If the animal detected the pure tone there would be a statistically significant decrease in the respiration rate and/or amplitude during the signal presentation while there would be no change in respiration if the animal did not detect the tone. The animal’s threshold for a signal was determined using the up–down staircase method (e.g. see Tavolga & Wodinsky, 1963; Jacobs & Tavolga, 1967; Popper, 1972 for details).
Respiration rate measurement
Respiration was measured with a strain gauge (Kistler–Morse DSK) placed by the fish’s operculum. The analogue output of the strain gauge was directly proportional to the amplitude of the movement of the operculum. This signal was integrated and digitized and this value indicated the rate, duration, and amplitude of all opercular movements during a given period. These parameters were then interpreted as ‘respiration rate’.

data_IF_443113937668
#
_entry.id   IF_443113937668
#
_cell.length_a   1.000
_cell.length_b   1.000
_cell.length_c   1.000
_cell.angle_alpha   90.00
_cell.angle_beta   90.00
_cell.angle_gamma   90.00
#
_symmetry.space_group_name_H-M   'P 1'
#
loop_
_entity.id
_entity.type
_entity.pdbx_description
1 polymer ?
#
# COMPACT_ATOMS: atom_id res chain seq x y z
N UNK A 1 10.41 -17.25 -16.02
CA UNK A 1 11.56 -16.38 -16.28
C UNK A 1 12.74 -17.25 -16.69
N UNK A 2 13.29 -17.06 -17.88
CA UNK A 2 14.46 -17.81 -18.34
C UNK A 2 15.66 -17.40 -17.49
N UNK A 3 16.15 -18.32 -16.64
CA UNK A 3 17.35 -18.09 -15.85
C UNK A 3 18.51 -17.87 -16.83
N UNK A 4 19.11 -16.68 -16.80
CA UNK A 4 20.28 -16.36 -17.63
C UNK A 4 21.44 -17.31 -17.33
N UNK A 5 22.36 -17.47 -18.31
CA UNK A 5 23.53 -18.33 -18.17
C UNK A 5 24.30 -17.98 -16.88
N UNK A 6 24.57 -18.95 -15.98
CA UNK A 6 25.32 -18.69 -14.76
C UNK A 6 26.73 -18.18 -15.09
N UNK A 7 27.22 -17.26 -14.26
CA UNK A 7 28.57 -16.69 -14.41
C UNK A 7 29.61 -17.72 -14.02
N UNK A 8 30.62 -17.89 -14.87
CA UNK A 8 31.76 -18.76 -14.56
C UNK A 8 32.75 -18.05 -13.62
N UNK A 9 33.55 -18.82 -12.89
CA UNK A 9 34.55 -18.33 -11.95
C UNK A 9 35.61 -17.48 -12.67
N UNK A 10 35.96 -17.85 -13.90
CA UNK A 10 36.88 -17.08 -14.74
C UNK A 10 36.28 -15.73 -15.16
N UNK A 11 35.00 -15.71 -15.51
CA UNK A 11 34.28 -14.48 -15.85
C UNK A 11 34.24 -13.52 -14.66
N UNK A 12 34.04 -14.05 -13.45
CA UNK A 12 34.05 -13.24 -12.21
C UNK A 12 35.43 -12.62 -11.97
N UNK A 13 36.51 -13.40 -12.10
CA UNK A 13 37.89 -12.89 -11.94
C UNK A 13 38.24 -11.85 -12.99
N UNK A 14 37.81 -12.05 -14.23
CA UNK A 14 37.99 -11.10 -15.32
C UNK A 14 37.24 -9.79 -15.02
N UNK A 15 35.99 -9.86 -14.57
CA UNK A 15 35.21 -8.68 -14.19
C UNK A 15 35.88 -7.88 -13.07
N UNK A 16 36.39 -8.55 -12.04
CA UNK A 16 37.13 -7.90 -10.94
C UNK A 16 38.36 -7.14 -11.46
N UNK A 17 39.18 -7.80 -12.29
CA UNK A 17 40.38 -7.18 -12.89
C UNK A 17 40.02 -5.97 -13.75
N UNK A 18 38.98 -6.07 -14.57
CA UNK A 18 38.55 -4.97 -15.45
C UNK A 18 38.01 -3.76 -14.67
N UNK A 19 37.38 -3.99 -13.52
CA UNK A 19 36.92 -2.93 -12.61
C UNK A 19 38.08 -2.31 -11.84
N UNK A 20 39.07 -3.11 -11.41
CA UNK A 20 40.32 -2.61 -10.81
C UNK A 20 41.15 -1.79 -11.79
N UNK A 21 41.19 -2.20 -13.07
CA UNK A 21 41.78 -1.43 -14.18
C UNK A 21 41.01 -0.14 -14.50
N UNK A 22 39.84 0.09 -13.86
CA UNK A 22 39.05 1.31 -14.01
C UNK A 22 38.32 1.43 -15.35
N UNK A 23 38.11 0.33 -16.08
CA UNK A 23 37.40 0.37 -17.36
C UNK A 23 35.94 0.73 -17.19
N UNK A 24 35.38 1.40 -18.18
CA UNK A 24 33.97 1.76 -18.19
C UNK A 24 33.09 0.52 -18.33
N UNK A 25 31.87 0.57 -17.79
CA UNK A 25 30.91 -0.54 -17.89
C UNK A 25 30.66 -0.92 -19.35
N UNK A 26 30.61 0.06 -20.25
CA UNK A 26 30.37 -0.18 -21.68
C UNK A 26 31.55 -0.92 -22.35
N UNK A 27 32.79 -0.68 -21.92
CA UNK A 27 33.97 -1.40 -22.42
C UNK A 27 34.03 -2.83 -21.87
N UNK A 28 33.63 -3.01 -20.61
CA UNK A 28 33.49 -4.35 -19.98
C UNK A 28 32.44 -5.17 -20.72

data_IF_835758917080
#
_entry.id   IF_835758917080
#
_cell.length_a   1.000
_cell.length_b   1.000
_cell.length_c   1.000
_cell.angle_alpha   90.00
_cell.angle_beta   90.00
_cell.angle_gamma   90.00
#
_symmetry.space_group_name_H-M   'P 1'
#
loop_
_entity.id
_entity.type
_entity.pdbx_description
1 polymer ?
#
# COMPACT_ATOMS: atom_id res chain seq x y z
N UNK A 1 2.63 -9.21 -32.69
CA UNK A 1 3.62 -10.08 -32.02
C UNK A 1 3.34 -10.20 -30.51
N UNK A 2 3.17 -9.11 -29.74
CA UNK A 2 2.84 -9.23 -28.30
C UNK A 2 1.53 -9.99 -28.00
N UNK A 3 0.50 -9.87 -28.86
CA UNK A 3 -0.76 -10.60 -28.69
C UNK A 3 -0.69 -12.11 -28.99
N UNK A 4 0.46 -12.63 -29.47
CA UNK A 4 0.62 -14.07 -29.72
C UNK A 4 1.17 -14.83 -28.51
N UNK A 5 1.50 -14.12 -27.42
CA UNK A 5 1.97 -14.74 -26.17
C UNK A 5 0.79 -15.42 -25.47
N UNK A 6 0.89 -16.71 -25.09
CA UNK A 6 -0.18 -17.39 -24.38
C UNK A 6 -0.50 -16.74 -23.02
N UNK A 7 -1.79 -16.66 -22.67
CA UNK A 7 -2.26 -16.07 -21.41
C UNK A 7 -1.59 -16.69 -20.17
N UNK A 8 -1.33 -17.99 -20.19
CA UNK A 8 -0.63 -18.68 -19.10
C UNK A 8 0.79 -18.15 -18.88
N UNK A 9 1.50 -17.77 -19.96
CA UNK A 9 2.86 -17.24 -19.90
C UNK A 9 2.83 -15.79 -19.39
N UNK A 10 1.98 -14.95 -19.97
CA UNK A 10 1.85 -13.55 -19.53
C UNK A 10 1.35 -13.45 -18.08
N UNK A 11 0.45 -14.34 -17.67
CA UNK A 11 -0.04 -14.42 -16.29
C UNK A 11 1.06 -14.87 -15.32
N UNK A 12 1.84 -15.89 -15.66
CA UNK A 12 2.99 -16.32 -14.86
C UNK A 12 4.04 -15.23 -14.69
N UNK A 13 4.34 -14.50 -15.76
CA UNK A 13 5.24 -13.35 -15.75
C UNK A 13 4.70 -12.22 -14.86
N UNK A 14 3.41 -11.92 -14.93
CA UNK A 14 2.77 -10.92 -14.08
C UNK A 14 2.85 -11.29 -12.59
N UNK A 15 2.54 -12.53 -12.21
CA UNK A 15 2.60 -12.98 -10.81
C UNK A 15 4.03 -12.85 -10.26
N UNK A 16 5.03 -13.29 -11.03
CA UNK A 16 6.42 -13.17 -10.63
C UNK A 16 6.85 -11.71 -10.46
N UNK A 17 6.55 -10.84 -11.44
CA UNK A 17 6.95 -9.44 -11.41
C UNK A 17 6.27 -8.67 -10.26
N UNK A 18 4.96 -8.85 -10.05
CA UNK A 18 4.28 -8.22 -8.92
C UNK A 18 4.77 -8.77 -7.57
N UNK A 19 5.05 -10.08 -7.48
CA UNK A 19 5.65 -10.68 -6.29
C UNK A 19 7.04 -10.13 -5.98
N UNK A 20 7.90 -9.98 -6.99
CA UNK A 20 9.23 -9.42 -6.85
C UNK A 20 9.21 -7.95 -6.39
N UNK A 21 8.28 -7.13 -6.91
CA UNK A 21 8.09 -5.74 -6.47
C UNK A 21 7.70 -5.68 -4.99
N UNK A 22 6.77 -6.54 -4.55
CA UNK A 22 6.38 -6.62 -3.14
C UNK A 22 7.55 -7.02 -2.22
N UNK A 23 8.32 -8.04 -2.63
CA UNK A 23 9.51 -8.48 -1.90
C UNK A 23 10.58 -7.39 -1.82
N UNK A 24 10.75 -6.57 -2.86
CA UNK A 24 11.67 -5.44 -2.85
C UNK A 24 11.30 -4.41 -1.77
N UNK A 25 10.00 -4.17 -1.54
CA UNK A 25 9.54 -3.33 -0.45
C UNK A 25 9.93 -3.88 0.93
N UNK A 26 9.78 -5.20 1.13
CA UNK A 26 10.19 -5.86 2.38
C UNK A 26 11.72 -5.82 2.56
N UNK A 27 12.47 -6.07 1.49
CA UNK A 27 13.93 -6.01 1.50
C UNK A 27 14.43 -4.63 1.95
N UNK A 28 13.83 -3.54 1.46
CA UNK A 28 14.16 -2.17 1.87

The animal’s response to the pure tone signal was determined by measuring rate during the 10-s test period (T) and comparing this with the level in a 10-s pretrial period (P) which immediately preceded the trial, during which time only the masker was presented. The degree of respiration change, or the suppression ratio (SR), was determined by dividing respiration rate in period T by the sum of the rates in P and T (SR = T/(P+ T)). The SR would be 0·5 if no respiration suppression occurred and o if total suppression occurred throughout the test period. To take account of variability inherent in the animal’s respiration, an SR level at which the animal was considered to have detected the sound was calculated by determining the mean and standard deviation of the SR for 500 trials without sound presentation (s.d. = 0·045) (Popper et al. 1973) and selecting an SR of 0·44 which was two standard deviations (95% confidence level) below the mean value as the response threshold level (SR < 0·44). To ensure that the variability in the animal’s normal respiration rate did not bring the SR below 0·44 by chance, test periods were alternated with periods identical except for the absence of pure tone. An SR of 0·44 was almost never reached in the ‘blank’ periods.